BCG and Blue Horizon Multi-Market Survey on Alternative Proteins
Dramatic, above-inflation price increases for animal-based products over the course of the pandemic led to an unprecedented spike in the sales, funding, and public awareness of the alternative protein sector.
Increasing global concerns about food security and climate impact have further fueled this development.
With 25% of global greenhouse gas emissions caused by the food value chain, the shift to alternative proteins may be the most capital-efficient and high-impact solution to addressing the climate crisis.
Projected to represent at least 11% of all meat, seafood, eggs, and dairy consumed globally by 2035, alternative proteins will save 3x the emissions for each dollar invested, according to a forthcoming report from Boston Consulting Group (BCG) and the impact investor Blue Horizon.
The report, The Untapped Climate Opportunity in Alternative Proteins, will present findings from a survey of more than 3,700 consumers in seven countries (China, France, Germany, Spain, the United Arab Emirates, the United Kingdom, and the United States).
It will reveal their reasons for trying alternative proteins and the inhibitors that keep them from buying even more.
Three-quarters of survey respondents cited a healthier diet as their primary motivator for consuming alternative proteins, while more than 30% of consumers would fully switch their diets to alternative proteins if they believed doing so would have a major positive impact on climate.
Across all markets surveyed, consumers view alternative proteins positively: 76% are aware of the category, and approximately nine out of ten said they like at least some of the alternative-protein products they have tried.
While consumers in China and Germany are the most willing to pay close to parity with protein equivalents, no consumer in any region is willing to pay a premium for alternative proteins that match meat for taste, texture, and nutrition—a price premium requires value add.
“Nearly one in three people across the world are plagued by food insecurity. Coupled with the impact of the continued geopolitical crises on the supply chain and food prices, there is immense pressure on the global food system,” says Ben Morach, a BCG managing director and partner.
“Pivoting away from animal-based proteins will lead to shorter, more resilient, and potentially more local supply chains."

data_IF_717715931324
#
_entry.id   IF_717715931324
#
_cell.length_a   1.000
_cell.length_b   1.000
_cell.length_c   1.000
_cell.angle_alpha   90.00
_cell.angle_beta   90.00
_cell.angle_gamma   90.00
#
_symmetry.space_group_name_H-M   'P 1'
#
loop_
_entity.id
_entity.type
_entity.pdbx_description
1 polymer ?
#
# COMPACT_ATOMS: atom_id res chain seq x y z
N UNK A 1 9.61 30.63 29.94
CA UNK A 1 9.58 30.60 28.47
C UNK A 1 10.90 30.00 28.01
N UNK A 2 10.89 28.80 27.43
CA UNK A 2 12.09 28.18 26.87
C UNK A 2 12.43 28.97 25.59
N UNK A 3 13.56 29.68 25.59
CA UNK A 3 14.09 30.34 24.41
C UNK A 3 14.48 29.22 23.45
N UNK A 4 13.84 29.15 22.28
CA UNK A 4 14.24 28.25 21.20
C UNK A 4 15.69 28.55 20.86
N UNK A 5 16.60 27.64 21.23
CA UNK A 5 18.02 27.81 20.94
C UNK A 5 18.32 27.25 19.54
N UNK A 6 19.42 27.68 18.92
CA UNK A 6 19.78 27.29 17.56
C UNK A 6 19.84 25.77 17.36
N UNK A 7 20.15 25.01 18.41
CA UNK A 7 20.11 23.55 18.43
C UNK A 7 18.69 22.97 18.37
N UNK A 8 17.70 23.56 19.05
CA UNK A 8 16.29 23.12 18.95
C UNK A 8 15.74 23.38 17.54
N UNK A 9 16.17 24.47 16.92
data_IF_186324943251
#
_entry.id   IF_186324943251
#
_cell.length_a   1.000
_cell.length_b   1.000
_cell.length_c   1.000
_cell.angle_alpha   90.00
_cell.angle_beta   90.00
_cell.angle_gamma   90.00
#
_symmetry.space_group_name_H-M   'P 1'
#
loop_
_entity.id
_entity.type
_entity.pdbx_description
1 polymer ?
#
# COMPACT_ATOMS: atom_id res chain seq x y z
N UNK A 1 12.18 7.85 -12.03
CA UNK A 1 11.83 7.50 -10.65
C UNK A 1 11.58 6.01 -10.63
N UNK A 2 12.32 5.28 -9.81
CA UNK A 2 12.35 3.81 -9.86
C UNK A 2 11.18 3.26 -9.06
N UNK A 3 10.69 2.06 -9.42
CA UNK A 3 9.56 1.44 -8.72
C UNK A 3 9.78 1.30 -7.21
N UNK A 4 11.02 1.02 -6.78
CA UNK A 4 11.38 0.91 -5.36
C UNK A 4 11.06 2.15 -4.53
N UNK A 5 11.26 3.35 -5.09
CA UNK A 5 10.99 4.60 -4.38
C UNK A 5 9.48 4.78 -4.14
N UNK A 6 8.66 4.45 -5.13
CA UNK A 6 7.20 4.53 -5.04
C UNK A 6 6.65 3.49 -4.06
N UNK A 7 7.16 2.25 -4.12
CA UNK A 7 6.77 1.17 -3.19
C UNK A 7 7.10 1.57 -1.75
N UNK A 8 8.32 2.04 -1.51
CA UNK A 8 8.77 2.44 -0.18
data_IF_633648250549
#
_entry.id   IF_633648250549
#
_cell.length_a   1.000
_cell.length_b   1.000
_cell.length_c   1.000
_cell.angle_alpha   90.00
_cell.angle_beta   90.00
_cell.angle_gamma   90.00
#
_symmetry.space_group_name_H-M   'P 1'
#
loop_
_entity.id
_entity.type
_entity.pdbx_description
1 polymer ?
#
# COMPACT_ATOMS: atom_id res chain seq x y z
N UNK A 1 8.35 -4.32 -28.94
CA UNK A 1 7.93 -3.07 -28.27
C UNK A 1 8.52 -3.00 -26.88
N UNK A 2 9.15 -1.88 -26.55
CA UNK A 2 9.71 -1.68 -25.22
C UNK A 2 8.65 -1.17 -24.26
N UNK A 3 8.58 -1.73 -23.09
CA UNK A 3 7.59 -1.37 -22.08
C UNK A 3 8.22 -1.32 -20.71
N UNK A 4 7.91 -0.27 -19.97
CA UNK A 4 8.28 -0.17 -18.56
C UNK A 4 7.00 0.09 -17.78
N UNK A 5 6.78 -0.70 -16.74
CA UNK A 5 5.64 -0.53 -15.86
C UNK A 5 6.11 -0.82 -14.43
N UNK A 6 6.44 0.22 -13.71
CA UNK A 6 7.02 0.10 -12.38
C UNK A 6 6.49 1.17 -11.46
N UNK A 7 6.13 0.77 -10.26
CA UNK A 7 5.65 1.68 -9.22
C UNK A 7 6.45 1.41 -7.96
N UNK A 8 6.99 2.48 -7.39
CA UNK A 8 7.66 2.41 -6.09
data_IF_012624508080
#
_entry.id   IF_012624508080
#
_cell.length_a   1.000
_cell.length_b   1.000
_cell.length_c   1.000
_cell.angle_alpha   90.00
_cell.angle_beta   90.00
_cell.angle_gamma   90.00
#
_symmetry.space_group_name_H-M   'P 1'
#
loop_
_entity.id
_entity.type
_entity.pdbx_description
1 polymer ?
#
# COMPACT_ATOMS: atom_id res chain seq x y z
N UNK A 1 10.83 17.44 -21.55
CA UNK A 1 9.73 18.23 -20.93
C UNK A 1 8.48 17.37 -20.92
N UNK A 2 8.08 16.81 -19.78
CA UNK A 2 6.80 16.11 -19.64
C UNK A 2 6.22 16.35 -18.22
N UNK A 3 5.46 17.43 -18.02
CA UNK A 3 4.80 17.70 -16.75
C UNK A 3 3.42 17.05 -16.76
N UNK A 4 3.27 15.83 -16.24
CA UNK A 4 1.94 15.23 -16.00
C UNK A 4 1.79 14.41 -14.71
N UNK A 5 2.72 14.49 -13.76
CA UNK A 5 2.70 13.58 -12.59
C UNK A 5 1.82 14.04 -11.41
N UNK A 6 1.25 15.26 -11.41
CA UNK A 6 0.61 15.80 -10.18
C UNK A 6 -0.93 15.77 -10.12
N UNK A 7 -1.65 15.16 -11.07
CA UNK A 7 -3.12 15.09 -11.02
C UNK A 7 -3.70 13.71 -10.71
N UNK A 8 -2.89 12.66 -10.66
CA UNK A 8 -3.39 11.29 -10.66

"Widespread adoption of alternative proteins can remove the risk of supply chain disruptions and play a critical role tackling climate change, with consumers playing a key part in propelling this transition.”
Bjoern Witte, CEO of Blue Horizon, adds: “The products consumers are seeing on the shelves today will be followed by a wave of cleaner, healthier, and tastier alternative proteins, as technology allows for increasing innovation.
"This is the second report from BCG and Blue Horizon confirming that protein transformation is the most capital-efficient way to avoid emissions and deliver Impact of Capital Employed (IoCE).
"If we reach 11% market penetration by 2035, which is our goal, we could save more carbon emissions than decarbonizing 95% of the aviation sector. The positive impact is absolutely massive, and secular drivers have never been stronger—the time to invest is now.”
An Acceleration in Funding
Capital invested in alternative proteins rose at an annual rate of 124%, from $1 billion in 2019 to $5 billion in 2021, with investments in fermentation and animal-cell-based companies leading the way. Investment in alternative proteins is increasingly global.
Middle East funders, which tend to focus on animal-cell-based investments, made up 11% of worldwide investment in alternative proteins last year while APAC investment, fueled by plant-based deals, increased by 92%.
Significant Progress in the Regulation of Alternative Proteins
Sensible and effective regulation is imperative to ensure that the rapid innovation and growth of the alternative protein market deliver safe, healthy, and transparent food to customers.
There has been an acceleration, around the globe, to provide regulatory approval for fermentation-based and animal-cell-based products. In 2015, Israel led the way by announcing that its novel framework for regulating food safety would apply to alternative proteins.
And in its latest five-year plan released in January 2022, China acknowledged the need to “expand beyond traditional crops, livestock, and poultry to more biological resources” and made animal-cell-based meat and other alternative proteins part of its food security strategy.